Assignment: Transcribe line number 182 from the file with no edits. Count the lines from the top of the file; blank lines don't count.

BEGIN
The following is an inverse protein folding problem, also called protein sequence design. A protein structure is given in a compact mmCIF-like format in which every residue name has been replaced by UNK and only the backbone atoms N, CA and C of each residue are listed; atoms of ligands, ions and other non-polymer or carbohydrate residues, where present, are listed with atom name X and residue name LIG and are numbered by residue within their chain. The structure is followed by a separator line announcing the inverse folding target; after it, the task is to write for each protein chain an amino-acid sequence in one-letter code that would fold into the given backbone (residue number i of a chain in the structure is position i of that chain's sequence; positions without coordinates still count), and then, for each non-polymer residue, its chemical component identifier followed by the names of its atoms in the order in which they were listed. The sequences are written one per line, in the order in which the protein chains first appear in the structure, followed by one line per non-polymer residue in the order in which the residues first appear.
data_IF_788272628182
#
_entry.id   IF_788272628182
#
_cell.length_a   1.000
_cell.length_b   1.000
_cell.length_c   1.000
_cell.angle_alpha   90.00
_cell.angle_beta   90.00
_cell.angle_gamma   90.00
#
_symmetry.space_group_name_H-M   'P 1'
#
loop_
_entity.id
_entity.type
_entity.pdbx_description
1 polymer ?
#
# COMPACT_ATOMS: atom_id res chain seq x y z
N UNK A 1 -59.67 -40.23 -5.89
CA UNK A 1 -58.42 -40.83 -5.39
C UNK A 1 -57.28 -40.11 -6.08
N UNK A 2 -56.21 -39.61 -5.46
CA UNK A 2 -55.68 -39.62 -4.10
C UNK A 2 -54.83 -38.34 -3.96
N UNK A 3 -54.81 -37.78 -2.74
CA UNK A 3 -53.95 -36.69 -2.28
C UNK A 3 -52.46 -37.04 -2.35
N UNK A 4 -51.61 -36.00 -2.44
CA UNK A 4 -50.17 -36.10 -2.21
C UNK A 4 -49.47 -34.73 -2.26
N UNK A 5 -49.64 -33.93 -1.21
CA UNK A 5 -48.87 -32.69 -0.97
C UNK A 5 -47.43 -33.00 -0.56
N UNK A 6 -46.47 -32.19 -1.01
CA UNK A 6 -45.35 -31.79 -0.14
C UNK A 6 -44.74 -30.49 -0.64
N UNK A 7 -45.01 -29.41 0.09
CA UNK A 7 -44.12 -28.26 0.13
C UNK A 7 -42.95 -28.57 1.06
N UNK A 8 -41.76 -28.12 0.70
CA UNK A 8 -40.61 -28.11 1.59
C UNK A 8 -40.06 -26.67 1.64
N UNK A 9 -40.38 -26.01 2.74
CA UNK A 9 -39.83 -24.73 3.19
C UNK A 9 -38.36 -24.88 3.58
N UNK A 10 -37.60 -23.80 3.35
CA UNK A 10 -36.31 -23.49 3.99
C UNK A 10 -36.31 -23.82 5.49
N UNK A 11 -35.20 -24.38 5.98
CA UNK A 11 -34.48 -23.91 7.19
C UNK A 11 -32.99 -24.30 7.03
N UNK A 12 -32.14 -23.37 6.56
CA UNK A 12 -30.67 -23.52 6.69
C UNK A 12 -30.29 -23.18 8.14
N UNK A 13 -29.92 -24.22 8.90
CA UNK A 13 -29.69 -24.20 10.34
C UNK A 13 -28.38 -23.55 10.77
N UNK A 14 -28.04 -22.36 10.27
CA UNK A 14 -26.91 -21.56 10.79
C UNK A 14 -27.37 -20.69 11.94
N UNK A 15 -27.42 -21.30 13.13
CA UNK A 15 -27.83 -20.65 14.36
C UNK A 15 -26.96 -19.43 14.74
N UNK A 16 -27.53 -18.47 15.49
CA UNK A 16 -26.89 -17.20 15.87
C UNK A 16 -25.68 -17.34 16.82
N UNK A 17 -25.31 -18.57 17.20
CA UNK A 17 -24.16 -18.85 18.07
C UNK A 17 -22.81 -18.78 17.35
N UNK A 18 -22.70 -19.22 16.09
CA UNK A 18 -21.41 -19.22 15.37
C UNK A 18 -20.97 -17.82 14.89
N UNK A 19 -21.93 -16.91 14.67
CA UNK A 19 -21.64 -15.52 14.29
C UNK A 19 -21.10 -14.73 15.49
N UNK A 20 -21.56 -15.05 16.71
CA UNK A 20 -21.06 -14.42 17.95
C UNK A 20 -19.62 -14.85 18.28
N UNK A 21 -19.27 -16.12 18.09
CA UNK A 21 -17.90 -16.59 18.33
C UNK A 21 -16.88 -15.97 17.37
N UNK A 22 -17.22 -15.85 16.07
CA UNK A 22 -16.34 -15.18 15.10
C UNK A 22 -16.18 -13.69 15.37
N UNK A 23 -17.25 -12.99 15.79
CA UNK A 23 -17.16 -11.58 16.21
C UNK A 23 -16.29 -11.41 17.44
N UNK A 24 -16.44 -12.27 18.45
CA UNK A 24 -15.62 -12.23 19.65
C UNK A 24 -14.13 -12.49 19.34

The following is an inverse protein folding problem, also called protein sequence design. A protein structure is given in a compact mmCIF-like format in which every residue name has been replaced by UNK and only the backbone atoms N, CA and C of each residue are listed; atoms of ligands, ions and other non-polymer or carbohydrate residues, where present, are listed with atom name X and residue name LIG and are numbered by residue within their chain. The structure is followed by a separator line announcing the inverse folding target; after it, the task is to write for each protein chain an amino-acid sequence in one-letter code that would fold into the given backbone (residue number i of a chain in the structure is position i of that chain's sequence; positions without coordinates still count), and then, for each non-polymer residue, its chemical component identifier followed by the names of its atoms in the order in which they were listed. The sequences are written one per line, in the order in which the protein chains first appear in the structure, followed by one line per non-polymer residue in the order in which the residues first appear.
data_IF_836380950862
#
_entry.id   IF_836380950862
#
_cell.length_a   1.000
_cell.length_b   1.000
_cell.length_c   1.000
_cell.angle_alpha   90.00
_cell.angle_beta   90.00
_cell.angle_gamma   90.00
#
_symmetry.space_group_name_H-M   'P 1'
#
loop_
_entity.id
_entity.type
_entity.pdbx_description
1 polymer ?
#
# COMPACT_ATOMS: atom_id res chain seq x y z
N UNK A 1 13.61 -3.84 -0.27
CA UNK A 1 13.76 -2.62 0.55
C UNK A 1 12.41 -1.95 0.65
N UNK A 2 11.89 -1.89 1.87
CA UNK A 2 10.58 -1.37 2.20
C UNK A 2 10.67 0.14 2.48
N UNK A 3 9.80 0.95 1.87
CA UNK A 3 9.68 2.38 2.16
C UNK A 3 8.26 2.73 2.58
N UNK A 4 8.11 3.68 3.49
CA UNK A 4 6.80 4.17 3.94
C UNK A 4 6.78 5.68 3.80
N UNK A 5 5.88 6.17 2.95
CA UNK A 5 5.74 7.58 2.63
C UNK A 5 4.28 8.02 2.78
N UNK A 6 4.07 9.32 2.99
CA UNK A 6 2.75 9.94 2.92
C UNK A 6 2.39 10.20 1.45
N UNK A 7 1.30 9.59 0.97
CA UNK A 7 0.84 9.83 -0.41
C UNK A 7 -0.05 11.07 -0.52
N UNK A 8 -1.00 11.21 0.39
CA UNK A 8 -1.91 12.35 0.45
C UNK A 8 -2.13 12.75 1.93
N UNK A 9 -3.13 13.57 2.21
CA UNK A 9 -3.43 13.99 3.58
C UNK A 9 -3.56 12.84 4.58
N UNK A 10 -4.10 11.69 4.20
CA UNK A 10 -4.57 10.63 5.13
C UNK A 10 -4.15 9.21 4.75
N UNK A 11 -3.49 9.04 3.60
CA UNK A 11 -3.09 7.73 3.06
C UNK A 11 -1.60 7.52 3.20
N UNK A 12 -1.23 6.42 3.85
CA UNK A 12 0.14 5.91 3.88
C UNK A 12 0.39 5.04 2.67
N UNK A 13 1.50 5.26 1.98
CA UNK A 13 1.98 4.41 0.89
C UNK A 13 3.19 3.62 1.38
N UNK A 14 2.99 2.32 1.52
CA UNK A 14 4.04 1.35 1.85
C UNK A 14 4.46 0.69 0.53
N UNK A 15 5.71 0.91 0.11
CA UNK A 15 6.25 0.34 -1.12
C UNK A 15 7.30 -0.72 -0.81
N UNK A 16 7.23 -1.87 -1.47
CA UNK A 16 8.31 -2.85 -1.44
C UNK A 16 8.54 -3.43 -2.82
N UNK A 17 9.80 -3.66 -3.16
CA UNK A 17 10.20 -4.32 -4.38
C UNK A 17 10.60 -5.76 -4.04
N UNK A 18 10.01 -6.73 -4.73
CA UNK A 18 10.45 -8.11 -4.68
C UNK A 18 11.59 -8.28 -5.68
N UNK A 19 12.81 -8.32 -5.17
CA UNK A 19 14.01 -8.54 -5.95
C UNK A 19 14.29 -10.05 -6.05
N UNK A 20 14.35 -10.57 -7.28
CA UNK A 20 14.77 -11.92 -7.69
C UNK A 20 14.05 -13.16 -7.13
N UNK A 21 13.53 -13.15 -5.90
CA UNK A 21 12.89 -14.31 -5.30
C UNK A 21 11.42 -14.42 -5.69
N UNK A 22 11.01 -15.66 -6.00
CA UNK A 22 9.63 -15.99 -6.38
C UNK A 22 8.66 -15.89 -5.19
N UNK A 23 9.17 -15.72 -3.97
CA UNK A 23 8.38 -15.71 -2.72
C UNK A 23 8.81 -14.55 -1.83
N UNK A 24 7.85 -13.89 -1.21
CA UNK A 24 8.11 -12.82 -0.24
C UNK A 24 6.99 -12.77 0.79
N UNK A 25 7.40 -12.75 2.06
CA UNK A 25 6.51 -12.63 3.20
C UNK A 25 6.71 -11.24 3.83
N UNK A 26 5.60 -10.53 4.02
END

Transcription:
CA UNK A 23 8.38 -15.71 -2.72